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As soon as the last danger of winter frost is over, eager gardeners everywhere will be rushing out with their sacks of gladiolus bulbs. And, if you had luck with your daffodils, you can succeed with glads, too.
Pinks, whites, reds, apricots, purples, yellows, and even greens are available to the glad glad grower. Mid-green sword-like foliage completes the picture. Sizes vary from a miniature (under two feet) to five foot giants that tower boldly in the landscape. Most Gladiolus require some staking because of their height. Whether you use wire frames, bamboo stakes, or sticks from a backyard tree, a little attention will give them what they need.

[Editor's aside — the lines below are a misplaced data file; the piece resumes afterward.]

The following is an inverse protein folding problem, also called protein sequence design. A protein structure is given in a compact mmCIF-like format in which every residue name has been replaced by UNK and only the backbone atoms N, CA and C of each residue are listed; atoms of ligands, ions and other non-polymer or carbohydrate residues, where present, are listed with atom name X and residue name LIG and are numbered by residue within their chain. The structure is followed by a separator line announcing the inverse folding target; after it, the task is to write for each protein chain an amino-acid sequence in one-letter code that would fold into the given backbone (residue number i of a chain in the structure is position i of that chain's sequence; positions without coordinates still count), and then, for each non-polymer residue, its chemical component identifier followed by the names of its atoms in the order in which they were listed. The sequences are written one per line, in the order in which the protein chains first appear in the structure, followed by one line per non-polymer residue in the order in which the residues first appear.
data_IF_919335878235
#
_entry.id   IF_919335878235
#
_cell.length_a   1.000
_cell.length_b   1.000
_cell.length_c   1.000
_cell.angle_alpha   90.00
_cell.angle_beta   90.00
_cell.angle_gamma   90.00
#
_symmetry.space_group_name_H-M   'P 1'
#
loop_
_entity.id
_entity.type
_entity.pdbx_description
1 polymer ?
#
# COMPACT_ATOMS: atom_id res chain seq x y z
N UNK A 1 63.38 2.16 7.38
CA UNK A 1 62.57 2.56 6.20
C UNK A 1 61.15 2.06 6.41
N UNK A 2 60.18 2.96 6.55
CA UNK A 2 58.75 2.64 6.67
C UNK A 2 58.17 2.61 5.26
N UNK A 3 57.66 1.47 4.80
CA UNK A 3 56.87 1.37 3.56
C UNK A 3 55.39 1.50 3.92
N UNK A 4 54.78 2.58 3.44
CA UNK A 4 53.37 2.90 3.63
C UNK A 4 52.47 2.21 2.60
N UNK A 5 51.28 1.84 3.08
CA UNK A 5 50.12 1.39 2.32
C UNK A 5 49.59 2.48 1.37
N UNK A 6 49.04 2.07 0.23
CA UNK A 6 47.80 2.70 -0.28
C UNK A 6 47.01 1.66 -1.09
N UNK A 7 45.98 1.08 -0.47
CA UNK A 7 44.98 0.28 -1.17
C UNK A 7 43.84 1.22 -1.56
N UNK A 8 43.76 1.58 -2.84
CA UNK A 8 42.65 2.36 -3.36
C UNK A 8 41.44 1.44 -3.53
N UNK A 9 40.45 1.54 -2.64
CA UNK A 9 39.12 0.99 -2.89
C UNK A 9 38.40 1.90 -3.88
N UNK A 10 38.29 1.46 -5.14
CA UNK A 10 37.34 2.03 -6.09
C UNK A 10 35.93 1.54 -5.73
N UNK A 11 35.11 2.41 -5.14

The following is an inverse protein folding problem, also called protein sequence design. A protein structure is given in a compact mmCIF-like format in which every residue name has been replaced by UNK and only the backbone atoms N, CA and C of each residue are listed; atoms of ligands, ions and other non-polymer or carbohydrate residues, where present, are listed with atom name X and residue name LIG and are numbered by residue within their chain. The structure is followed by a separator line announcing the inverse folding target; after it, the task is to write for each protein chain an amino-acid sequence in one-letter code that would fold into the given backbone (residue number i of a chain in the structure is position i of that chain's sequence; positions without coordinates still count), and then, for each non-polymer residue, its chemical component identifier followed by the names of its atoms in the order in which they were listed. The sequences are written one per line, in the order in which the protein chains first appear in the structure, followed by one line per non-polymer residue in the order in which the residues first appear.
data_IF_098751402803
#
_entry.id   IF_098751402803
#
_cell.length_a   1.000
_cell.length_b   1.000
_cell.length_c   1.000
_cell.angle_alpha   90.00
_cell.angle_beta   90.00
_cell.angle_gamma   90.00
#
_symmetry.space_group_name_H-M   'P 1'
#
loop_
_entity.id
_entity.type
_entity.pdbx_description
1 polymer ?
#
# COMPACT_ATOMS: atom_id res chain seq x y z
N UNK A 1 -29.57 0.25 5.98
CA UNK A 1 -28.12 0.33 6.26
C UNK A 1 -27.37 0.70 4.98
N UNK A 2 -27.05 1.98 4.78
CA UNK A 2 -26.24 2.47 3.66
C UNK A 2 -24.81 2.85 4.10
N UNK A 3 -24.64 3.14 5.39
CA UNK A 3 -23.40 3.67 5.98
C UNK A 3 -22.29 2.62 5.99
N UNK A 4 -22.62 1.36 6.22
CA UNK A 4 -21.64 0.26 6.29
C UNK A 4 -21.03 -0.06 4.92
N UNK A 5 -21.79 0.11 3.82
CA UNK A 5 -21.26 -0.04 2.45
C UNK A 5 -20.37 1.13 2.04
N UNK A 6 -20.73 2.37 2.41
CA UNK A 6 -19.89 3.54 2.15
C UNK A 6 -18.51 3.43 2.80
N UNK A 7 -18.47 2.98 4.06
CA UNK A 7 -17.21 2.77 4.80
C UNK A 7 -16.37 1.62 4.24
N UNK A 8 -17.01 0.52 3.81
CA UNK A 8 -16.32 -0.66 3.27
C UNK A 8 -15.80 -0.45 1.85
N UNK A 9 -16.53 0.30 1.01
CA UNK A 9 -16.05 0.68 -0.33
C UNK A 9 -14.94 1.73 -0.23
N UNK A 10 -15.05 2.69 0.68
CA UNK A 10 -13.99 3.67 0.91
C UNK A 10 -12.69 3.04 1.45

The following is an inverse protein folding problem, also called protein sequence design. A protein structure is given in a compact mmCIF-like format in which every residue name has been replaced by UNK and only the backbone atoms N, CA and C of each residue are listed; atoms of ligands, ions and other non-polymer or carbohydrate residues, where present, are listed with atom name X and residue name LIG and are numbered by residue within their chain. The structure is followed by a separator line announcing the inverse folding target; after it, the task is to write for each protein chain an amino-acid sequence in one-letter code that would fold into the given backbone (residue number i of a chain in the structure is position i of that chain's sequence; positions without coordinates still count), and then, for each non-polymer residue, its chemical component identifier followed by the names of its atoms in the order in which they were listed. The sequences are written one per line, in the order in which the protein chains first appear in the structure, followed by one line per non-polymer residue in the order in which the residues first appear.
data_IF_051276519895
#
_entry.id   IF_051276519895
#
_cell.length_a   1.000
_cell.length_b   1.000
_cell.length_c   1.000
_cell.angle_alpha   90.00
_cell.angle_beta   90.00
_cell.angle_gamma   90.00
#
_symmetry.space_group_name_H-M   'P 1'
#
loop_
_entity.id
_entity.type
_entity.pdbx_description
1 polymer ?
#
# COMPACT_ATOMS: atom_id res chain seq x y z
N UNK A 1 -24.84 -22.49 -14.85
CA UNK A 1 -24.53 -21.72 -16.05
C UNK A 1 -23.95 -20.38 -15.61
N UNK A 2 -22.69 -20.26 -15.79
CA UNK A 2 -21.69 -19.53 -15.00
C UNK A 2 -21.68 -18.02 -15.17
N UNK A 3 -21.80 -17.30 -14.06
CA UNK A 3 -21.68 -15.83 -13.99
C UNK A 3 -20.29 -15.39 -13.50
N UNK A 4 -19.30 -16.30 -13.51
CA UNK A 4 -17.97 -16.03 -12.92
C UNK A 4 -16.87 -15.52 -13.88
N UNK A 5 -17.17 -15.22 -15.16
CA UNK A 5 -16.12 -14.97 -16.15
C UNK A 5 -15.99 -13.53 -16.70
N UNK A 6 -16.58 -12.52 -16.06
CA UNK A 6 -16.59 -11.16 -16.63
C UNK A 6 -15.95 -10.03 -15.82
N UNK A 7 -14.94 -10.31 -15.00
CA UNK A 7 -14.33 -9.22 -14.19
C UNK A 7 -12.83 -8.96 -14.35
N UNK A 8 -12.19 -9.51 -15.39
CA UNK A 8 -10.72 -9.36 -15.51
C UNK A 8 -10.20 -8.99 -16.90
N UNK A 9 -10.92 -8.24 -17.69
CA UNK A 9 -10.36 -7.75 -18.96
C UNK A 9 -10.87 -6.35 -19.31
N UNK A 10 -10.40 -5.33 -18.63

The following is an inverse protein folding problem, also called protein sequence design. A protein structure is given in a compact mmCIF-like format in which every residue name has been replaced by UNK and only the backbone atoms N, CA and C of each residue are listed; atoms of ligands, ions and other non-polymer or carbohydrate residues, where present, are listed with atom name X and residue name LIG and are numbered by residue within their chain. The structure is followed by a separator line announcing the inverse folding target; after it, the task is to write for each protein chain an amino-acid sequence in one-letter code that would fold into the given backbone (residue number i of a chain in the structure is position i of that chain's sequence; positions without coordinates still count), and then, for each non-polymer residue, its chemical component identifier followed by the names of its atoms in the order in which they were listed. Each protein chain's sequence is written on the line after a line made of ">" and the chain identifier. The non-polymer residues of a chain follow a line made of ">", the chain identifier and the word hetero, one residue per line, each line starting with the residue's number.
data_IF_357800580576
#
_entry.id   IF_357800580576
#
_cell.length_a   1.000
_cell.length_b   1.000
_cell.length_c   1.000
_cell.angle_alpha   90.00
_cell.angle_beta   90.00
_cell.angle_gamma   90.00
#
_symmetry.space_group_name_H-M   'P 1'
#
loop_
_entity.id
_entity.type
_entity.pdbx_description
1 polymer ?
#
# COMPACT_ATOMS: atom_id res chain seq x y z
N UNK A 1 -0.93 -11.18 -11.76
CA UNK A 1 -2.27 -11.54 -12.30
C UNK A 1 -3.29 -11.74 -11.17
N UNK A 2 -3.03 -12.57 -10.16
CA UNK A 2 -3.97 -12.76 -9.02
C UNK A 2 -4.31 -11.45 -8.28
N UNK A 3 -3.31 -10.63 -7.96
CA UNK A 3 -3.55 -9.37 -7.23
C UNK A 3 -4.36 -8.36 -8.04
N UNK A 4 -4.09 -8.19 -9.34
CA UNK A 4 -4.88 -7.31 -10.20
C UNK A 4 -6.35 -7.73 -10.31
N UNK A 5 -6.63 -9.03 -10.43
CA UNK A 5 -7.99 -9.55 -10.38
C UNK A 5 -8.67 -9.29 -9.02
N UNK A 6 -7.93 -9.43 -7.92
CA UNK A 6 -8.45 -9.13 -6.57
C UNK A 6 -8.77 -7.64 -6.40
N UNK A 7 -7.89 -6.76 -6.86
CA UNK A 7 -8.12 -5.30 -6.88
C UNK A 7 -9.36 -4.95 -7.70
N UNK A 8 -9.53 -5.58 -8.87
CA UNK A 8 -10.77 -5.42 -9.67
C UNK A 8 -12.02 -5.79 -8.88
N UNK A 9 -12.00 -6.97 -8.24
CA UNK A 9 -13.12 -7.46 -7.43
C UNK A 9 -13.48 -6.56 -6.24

Sound like too much trouble? Then try planting your Gladilous bulbs amid a hardy perennial border. They can lean a bit on tea trees, rose bushes, etc. Like many bulbs, there are varieties of gladiolus that bloom early, mid-season, or late. If you go to a good nursery, they should be able to help you plan a succession of blooms. Gladiolus tend to look best when planted in bunches. Dig a little trench twice as deep as the bulb is wide. Don't plant Gladiolus bulbs in a row! That looks silly. They are much better spiking up as natural surprises around the garden.
Because of the stunning range of colours, you can come up with some truly effective bulb/perennial combination plantings. Think of red Gladiolus with white viburnum, pink ones in front of a lavender clematis vine. You take it from there! Just make sure you plant them in well-drained soil and partial to full sun. Now you are ready for Gladiolus fun!
Learn more about Gladiolus from the following in-depth articles!